Did you know?

Spotting signs of stress in your dog

We’re doing all we can to try and understand what dogs are trying to say to us, but sometimes their body language and signs of stress are so small and subtle, they go undetected.  It’s good to know and recognise these signs before it’s too late.

Signs of stress can be as obvious as hyperventilating, whining, barking or even extreme signs like urinating.  More subtle signs are things like yawning, lip licking or flicking the tongue over the nose, subtle panting, pacing, general tension or stiffness in the body or ‘whale eye’ where the dogs head stays in one place but the eyes move to show the whites of the eyes.

Failure to notice any of these signs could lead to unwanted behaviours which could escalate to fear and or aggression.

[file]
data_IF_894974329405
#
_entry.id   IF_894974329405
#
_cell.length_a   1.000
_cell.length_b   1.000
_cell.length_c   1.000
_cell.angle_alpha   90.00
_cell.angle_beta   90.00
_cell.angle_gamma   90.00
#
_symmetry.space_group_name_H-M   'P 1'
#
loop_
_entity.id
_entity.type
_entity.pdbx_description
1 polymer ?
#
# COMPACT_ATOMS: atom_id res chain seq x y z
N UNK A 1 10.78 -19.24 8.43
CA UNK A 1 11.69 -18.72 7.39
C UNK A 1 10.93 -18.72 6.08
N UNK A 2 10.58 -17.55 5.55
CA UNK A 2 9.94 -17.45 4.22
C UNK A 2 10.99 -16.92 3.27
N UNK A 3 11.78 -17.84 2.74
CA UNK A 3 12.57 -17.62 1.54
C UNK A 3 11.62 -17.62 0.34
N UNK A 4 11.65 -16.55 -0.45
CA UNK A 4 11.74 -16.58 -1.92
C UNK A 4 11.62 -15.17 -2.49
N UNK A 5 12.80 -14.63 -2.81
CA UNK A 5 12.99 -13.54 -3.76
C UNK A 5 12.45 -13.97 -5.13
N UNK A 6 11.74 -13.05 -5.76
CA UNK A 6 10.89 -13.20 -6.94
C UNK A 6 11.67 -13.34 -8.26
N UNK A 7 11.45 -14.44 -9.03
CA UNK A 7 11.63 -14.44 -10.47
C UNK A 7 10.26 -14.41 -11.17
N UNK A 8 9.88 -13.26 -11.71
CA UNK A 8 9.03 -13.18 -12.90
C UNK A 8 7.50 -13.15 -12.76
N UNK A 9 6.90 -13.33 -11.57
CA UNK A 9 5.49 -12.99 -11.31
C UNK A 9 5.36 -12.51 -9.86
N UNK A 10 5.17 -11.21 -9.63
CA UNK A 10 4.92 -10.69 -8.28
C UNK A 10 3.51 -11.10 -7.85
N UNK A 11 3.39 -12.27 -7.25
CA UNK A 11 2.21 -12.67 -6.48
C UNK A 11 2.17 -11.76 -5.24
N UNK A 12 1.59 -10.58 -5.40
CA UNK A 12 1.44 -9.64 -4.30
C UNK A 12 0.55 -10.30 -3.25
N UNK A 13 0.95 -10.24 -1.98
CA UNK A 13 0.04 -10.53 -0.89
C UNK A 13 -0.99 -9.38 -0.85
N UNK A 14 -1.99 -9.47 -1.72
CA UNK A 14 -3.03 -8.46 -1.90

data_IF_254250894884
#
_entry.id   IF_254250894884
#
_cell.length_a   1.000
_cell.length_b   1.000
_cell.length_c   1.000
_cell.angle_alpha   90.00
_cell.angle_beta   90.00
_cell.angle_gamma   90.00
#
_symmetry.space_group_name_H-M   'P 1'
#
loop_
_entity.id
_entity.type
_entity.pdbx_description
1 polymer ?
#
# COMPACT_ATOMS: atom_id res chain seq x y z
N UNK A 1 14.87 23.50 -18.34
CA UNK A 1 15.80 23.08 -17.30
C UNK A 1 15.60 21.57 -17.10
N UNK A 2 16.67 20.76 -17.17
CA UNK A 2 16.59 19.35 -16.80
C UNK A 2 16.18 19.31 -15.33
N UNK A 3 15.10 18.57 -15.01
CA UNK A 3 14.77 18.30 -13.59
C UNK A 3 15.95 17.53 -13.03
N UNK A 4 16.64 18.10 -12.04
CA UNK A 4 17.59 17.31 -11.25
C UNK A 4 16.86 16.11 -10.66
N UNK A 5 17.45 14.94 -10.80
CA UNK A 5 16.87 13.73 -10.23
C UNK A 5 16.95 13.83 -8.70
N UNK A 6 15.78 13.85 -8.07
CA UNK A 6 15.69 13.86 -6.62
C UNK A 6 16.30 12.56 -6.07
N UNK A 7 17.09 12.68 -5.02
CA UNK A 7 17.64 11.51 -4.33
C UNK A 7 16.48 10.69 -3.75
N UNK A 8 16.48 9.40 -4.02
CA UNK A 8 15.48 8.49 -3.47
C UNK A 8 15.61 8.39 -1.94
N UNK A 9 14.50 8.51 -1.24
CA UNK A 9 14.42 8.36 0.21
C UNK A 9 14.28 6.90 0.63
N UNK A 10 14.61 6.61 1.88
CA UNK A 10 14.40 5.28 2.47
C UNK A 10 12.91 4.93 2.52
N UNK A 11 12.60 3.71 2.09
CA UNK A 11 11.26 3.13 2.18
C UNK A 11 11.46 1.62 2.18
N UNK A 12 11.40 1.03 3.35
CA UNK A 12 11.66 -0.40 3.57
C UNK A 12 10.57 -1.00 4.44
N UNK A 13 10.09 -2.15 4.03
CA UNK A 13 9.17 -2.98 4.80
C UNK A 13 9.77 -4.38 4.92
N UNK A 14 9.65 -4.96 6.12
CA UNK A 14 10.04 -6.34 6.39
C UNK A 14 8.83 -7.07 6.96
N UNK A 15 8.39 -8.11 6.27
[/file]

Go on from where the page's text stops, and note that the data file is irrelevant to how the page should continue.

If you notice your dog showing signs of stress in certain situations, it is always worth consulting a behaviour adviser to find out where and why your dog is showing these behaviours and what can be done to help him/her.

WHY WE USE POSITIVE REWARD BASED TRAINING

 

Research and science tell us that dogs trained using aversive training methods for example, positive punishment (smacking), or negative reinforcement (using your hand to push a dog into ‘down’ position), are more likely to show unwanted behaviours which stem from lack of confidence. 

Aversives are things like physical corrections, prong, shock or choke collars, correction sprays, can shakers, spray bottles, shouting, hitting or threatening your dog.

Positive reinforcement training using rewards such as food/treats, play/games or petting are far more likely to produce a dog who is happy, willing to learn, confident in most social situations and dogs that can take on new learning and information whilst being in a positive frame of mind.

As a CAPBT trainer and behaviour adviser, I only use positive reward based training and the results speak for themselves!

 


Our knowledge on Canine behaviour and training is based on modern learning theory and practices and as a member of the CAPBT, we abide by a Code of Practice introduced by COAPE. We are fully insured and accept Veterinary referrals.